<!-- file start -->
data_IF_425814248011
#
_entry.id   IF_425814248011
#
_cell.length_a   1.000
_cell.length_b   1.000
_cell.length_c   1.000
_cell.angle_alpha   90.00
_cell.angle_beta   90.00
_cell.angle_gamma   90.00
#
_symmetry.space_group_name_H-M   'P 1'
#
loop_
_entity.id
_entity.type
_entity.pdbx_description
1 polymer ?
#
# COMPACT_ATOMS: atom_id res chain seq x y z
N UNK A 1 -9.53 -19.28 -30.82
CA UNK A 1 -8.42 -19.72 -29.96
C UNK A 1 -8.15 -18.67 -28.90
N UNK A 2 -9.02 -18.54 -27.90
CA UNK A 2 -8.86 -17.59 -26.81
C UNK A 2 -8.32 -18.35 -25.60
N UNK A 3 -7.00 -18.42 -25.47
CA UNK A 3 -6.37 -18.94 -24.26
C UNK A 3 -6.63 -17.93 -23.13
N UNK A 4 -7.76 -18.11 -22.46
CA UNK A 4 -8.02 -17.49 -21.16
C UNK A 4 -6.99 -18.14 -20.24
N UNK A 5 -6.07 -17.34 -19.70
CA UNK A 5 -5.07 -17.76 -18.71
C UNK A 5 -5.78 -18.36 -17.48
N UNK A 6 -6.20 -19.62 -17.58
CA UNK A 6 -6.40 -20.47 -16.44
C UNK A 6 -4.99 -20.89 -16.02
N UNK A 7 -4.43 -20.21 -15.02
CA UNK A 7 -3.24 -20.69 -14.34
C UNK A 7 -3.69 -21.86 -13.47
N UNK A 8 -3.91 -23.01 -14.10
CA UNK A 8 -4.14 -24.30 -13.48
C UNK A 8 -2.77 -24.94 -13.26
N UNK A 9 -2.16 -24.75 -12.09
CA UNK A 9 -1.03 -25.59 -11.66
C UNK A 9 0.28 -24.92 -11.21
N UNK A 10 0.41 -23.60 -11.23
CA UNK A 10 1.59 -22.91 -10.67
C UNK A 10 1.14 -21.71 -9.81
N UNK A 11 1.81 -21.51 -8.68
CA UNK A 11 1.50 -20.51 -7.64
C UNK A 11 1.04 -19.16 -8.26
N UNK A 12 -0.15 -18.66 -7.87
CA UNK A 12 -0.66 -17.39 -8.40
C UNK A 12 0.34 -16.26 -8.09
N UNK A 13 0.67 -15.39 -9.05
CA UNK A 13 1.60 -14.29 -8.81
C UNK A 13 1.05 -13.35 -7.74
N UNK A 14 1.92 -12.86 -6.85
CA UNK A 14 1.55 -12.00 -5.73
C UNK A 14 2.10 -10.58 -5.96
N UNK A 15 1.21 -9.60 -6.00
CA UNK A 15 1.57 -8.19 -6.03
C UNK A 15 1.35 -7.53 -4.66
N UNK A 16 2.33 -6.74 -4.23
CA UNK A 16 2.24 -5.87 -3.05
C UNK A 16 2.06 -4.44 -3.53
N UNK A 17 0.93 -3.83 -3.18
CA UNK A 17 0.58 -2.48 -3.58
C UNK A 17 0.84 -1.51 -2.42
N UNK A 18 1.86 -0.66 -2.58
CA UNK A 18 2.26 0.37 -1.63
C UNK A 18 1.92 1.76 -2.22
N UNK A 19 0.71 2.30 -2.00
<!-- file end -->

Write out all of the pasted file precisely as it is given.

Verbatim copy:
data_IF_425814248011
#
_entry.id   IF_425814248011
#
_cell.length_a   1.000
_cell.length_b   1.000
_cell.length_c   1.000
_cell.angle_alpha   90.00
_cell.angle_beta   90.00
_cell.angle_gamma   90.00
#
_symmetry.space_group_name_H-M   'P 1'
#
loop_
_entity.id
_entity.type
_entity.pdbx_description
1 polymer ?
#
# COMPACT_ATOMS: atom_id res chain seq x y z
N UNK A 1 -9.53 -19.28 -30.82
CA UNK A 1 -8.42 -19.72 -29.96
C UNK A 1 -8.15 -18.67 -28.90
N UNK A 2 -9.02 -18.54 -27.90
CA UNK A 2 -8.86 -17.59 -26.81
C UNK A 2 -8.32 -18.35 -25.60
N UNK A 3 -7.00 -18.42 -25.47
CA UNK A 3 -6.37 -18.94 -24.26
C UNK A 3 -6.63 -17.93 -23.13
N UNK A 4 -7.76 -18.11 -22.46
CA UNK A 4 -8.02 -17.49 -21.16
C UNK A 4 -6.99 -18.14 -20.24
N UNK A 5 -6.07 -17.34 -19.70
CA UNK A 5 -5.07 -17.76 -18.71
C UNK A 5 -5.78 -18.36 -17.48
N UNK A 6 -6.20 -19.62 -17.58
CA UNK A 6 -6.40 -20.47 -16.44
C UNK A 6 -4.99 -20.89 -16.02
N UNK A 7 -4.43 -20.21 -15.02
CA UNK A 7 -3.24 -20.69 -14.34
C UNK A 7 -3.69 -21.86 -13.47
N UNK A 8 -3.91 -23.01 -14.10
CA UNK A 8 -4.14 -24.30 -13.48
C UNK A 8 -2.77 -24.94 -13.26
N UNK A 9 -2.16 -24.75 -12.09
CA UNK A 9 -1.03 -25.59 -11.66
C UNK A 9 0.28 -24.92 -11.21
N UNK A 10 0.41 -23.60 -11.23
CA UNK A 10 1.59 -22.91 -10.67
C UNK A 10 1.14 -21.71 -9.81
N UNK A 11 1.81 -21.51 -8.68
CA UNK A 11 1.50 -20.51 -7.64
C UNK A 11 1.04 -19.16 -8.26
N UNK A 12 -0.15 -18.66 -7.87
CA UNK A 12 -0.66 -17.39 -8.40
C UNK A 12 0.34 -16.26 -8.09
N UNK A 13 0.67 -15.39 -9.05
CA UNK A 13 1.60 -14.29 -8.81
C UNK A 13 1.05 -13.35 -7.74
N UNK A 14 1.92 -12.86 -6.85
CA UNK A 14 1.55 -12.00 -5.73
C UNK A 14 2.10 -10.58 -5.96
N UNK A 15 1.21 -9.60 -6.00
CA UNK A 15 1.57 -8.19 -6.03
C UNK A 15 1.35 -7.53 -4.66
N UNK A 16 2.33 -6.74 -4.23
CA UNK A 16 2.24 -5.87 -3.05
C UNK A 16 2.06 -4.44 -3.53
N UNK A 17 0.93 -3.83 -3.18
CA UNK A 17 0.58 -2.48 -3.58
C UNK A 17 0.84 -1.51 -2.42
N UNK A 18 1.86 -0.66 -2.58
CA UNK A 18 2.26 0.37 -1.63
C UNK A 18 1.92 1.76 -2.22
N UNK A 19 0.71 2.30 -2.00